The Lovely Bones

It’s not much of a surprise that a Peter Jackson film is beautifully-filmed. Neither does it come as much of a shock to find that its one flaw is that it drags a bit in places – so eager to preserve its dreamy stillness and occasionally unbearable tension – but like most of Peter Jackson’s work, it has much to recommend it.

The Lovely Bones is an adaptation of the best-selling novel by Alice Sebold, featuring Saoirse Ronan (Atonement, Hanna) as a 14 year-old girl murdered by a near-unrecogniseable Stanley Tucci (both performances were Oscar-nominated). As Susie waits in the hinterland between death and the afterlife, she watches as her parents Rachel Weisz and Mark Wahlberg struggle to come to terms with their loss.

Such melancholy subject matter ought to make for a very depressing film, but Jackson distracts us by spending a lot of time in The In-Between, where Susie waits while she watches her family. As with Heavenly Creatures (and, of course, Lord of the Rings), Jackson portrays the ethereal in a way that the audience can accept: dreamlike enough to be “magical”, but not – as he puts it – “hokey”. Susan Sarandon provides a sort of comic relief as the eccentric grandmother who comes to stay, and Brian Eno’s score hits the right notes.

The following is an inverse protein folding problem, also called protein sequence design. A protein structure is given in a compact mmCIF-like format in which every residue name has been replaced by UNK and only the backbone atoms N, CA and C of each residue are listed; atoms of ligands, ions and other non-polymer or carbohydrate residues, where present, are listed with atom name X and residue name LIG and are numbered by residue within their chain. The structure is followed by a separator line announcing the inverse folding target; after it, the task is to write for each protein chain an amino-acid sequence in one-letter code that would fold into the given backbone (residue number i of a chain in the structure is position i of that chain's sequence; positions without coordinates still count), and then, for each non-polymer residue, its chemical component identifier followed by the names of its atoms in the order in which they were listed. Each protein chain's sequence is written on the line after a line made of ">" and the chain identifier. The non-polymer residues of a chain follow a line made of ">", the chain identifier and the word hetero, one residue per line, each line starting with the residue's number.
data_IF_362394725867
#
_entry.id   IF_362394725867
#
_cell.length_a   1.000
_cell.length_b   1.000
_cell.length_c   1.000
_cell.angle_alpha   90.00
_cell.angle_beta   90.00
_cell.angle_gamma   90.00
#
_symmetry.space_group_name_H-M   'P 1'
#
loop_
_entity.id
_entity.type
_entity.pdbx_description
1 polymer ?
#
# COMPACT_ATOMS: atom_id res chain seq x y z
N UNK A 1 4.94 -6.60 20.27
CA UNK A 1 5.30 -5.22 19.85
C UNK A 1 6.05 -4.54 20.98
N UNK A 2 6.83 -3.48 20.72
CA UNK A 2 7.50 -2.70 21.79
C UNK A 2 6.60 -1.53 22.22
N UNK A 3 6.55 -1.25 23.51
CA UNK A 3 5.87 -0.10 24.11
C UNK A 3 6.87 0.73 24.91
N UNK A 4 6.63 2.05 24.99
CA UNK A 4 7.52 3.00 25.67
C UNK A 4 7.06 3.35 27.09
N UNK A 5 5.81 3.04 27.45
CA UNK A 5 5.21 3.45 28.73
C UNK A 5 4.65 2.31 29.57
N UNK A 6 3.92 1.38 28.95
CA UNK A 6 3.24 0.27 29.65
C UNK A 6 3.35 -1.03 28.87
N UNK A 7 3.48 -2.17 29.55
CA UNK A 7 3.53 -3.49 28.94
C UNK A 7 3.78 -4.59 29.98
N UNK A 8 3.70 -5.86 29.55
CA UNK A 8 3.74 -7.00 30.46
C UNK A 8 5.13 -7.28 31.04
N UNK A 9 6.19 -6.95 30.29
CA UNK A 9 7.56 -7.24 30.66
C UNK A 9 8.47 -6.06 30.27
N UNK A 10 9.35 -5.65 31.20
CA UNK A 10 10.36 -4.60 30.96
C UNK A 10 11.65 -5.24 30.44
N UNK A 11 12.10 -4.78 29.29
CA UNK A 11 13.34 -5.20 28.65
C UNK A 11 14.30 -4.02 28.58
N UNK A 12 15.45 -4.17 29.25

The light and shade in the script is presented in the form of Susie’s father and sister’s attempt to track down her killer. Both come to suspect creepy neighbour Tucci, and soon his eye is fixed on sister Lindsey (Rose McIver) as his next potential victim. The back-and-forth between him stalking her and her stalking him makes for nailbiting viewing, with the audience feeling as helpless as Susie in her spirit-form.

Despite numerous accolades, the film received only average reviews and barely made a profit, which is a shame. Yes, just like pretty much everything Jackson does, it does drag on a bit, but it’s not a bad film at all. Him Indoors called it a film about “a girl who spends the afterlife in a prog rock album cover”, but it manages to be just haunting enough without being an unwelcome spectre.


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